Pairing was also easy to figure out without having to look up instructions. Some Bluetooth devices need a certain set of steps. This one was easy, just hold the button down until it blinks at you rapidly and then tell your phone to find it. Done.

A fun bonus is the power on/off sounds sound like old Nintendo game sound effects. This is not an important or necessary feature but makes me chuckle every time.

There is an app for updating and with EQ features kinda-sorta found here: https://www.sonarworks.com/soundid/drop/panda-headphones

It’s not really a phone app, at least initially. On that website is an app to download a firmware updater for the Panda. It is downloaded to a Mac or Windows computer. I downloaded this app to install it. The install went fine, except Windows Defender (I’m running Win 10) didn’t want it to run. After 2 rounds of telling Windows I was sure I wanted to install it, it did so. However, when I plugged in the Panda via USB-C to update it, the update hung on this screen:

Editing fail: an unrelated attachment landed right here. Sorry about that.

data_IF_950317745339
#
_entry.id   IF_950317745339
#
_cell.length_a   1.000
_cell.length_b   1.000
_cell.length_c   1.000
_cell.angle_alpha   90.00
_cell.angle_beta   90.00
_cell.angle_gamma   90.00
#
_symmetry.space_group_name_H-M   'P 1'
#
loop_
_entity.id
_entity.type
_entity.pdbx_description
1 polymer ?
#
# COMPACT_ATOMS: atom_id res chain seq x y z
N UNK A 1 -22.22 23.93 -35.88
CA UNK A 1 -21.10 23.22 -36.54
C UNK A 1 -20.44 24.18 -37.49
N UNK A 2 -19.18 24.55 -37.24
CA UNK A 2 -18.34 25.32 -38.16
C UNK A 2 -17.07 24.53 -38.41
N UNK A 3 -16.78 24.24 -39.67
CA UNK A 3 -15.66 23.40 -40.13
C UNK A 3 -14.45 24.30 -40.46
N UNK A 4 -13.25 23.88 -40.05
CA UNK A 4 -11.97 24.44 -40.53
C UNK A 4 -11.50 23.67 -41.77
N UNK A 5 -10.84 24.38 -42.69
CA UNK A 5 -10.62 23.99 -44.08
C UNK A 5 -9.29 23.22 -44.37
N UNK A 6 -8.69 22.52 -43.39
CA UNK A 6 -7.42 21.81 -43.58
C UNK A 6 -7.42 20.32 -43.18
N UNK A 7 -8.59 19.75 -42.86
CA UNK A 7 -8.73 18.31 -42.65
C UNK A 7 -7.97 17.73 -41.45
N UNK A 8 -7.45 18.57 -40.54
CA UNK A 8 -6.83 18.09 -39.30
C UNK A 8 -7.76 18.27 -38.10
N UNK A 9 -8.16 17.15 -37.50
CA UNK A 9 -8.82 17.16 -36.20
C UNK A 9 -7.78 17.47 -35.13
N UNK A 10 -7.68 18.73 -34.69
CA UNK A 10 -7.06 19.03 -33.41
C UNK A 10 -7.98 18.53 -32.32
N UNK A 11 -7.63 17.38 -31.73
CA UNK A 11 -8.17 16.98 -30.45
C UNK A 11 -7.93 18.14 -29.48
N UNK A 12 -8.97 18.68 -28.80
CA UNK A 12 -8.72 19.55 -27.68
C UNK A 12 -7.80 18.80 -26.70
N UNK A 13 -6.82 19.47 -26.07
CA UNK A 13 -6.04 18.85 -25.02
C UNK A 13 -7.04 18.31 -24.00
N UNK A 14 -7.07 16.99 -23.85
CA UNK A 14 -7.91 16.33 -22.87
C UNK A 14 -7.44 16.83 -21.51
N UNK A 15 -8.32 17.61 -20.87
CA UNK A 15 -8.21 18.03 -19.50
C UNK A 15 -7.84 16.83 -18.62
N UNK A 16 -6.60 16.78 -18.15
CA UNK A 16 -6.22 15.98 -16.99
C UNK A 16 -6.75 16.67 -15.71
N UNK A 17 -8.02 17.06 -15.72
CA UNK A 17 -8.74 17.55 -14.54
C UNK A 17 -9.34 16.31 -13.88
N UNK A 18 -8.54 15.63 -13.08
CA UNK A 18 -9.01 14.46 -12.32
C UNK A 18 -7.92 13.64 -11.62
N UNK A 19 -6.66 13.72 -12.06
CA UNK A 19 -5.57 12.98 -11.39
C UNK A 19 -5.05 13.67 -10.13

for several minutes. I closed that screen and restarted the Drop app. The app immediately recognized the Panda was still plugged in, informed me an update was available, and asked if I wanted to update. I said yes. The app then launched the update for about 5 seconds, then quit and said “Update not finish [sic]. Try Again?” I clicked try again and it finally ran the complete update. Once that’s done, the SoundID app, which can be downloaded at the Google or Apple app stores, will work with the Panda and any future firmware updates can be handled through it – the downloadable Windows/Mac updater is a one-and-done process.